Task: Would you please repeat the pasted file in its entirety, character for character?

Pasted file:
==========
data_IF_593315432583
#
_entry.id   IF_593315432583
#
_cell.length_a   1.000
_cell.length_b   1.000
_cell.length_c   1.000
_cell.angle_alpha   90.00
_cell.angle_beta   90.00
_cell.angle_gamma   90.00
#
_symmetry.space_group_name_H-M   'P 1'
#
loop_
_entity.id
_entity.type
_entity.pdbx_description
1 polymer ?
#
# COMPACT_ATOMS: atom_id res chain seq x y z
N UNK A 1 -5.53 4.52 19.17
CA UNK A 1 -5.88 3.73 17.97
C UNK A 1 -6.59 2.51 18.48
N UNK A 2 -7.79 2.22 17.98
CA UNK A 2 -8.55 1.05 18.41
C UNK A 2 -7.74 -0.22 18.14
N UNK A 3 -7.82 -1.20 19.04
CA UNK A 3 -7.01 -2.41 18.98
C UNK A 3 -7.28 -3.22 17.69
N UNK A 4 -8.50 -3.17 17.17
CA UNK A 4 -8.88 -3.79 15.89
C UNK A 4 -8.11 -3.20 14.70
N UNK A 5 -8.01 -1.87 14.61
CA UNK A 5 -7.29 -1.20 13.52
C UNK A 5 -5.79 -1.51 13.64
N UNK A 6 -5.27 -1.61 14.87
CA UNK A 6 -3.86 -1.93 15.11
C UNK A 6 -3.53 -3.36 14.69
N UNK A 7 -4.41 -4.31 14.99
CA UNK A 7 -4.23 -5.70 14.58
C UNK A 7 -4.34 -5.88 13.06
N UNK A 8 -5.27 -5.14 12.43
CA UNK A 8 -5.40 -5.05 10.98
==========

data_IF_593315432583
#
_entry.id   IF_593315432583
#
_cell.length_a   1.000
_cell.length_b   1.000
_cell.length_c   1.000
_cell.angle_alpha   90.00
_cell.angle_beta   90.00
_cell.angle_gamma   90.00
#
_symmetry.space_group_name_H-M   'P 1'
#
loop_
_entity.id
_entity.type
_entity.pdbx_description
1 polymer ?
#
# COMPACT_ATOMS: atom_id res chain seq x y z
N UNK A 1 -5.53 4.52 19.17
CA UNK A 1 -5.88 3.73 17.97
C UNK A 1 -6.59 2.51 18.48
N UNK A 2 -7.79 2.22 17.98
CA UNK A 2 -8.55 1.05 18.41
C UNK A 2 -7.74 -0.22 18.14
N UNK A 3 -7.82 -1.20 19.04
CA UNK A 3 -7.01 -2.41 18.98
C UNK A 3 -7.28 -3.22 17.69
N UNK A 4 -8.50 -3.17 17.17
CA UNK A 4 -8.88 -3.79 15.89
C UNK A 4 -8.11 -3.20 14.70
N UNK A 5 -8.01 -1.87 14.61
CA UNK A 5 -7.29 -1.20 13.52
C UNK A 5 -5.79 -1.51 13.64
N UNK A 6 -5.27 -1.61 14.87
CA UNK A 6 -3.86 -1.93 15.11
C UNK A 6 -3.53 -3.36 14.69
N UNK A 7 -4.41 -4.31 14.99
CA UNK A 7 -4.23 -5.70 14.58
C UNK A 7 -4.34 -5.88 13.06
N UNK A 8 -5.27 -5.14 12.43
CA UNK A 8 -5.40 -5.05 10.98